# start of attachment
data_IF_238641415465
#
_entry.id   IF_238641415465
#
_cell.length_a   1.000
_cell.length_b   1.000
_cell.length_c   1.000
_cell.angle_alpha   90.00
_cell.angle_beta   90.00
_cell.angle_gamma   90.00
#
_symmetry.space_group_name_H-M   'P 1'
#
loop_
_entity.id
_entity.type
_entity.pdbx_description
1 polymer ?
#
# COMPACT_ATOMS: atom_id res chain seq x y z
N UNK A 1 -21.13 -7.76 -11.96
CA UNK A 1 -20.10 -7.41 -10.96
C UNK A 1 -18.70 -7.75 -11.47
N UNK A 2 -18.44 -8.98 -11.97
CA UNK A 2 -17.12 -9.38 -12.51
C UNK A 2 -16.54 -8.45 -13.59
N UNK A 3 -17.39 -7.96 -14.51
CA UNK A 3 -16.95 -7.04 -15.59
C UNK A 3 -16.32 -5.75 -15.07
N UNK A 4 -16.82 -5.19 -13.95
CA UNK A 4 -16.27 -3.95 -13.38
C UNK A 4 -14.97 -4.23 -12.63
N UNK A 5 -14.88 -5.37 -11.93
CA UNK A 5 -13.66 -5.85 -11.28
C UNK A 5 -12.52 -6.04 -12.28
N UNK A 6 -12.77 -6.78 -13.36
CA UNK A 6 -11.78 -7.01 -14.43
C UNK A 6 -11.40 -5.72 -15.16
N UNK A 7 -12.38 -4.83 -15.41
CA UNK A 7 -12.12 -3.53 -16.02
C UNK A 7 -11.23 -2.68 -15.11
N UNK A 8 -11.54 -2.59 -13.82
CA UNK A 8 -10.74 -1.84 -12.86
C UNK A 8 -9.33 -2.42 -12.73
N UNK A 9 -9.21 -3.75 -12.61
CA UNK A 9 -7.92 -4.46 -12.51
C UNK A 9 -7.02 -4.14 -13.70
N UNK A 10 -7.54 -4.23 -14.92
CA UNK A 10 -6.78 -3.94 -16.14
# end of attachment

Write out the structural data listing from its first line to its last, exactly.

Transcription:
data_IF_238641415465
#
_entry.id   IF_238641415465
#
_cell.length_a   1.000
_cell.length_b   1.000
_cell.length_c   1.000
_cell.angle_alpha   90.00
_cell.angle_beta   90.00
_cell.angle_gamma   90.00
#
_symmetry.space_group_name_H-M   'P 1'
#
loop_
_entity.id
_entity.type
_entity.pdbx_description
1 polymer ?
#
# COMPACT_ATOMS: atom_id res chain seq x y z
N UNK A 1 -21.13 -7.76 -11.96
CA UNK A 1 -20.10 -7.41 -10.96
C UNK A 1 -18.70 -7.75 -11.47
N UNK A 2 -18.44 -8.98 -11.97
CA UNK A 2 -17.12 -9.38 -12.51
C UNK A 2 -16.54 -8.45 -13.59
N UNK A 3 -17.39 -7.96 -14.51
CA UNK A 3 -16.95 -7.04 -15.59
C UNK A 3 -16.32 -5.75 -15.07
N UNK A 4 -16.82 -5.19 -13.95
CA UNK A 4 -16.27 -3.95 -13.38
C UNK A 4 -14.97 -4.23 -12.63
N UNK A 5 -14.88 -5.37 -11.93
CA UNK A 5 -13.66 -5.85 -11.28
C UNK A 5 -12.52 -6.04 -12.28
N UNK A 6 -12.77 -6.78 -13.36
CA UNK A 6 -11.78 -7.01 -14.43
C UNK A 6 -11.40 -5.72 -15.16
N UNK A 7 -12.38 -4.83 -15.41
CA UNK A 7 -12.12 -3.53 -16.02
C UNK A 7 -11.23 -2.68 -15.11
N UNK A 8 -11.54 -2.59 -13.82
CA UNK A 8 -10.74 -1.84 -12.86
C UNK A 8 -9.33 -2.42 -12.73
N UNK A 9 -9.21 -3.75 -12.61
CA UNK A 9 -7.92 -4.46 -12.51
C UNK A 9 -7.02 -4.14 -13.70
N UNK A 10 -7.54 -4.23 -14.92
CA UNK A 10 -6.78 -3.94 -16.14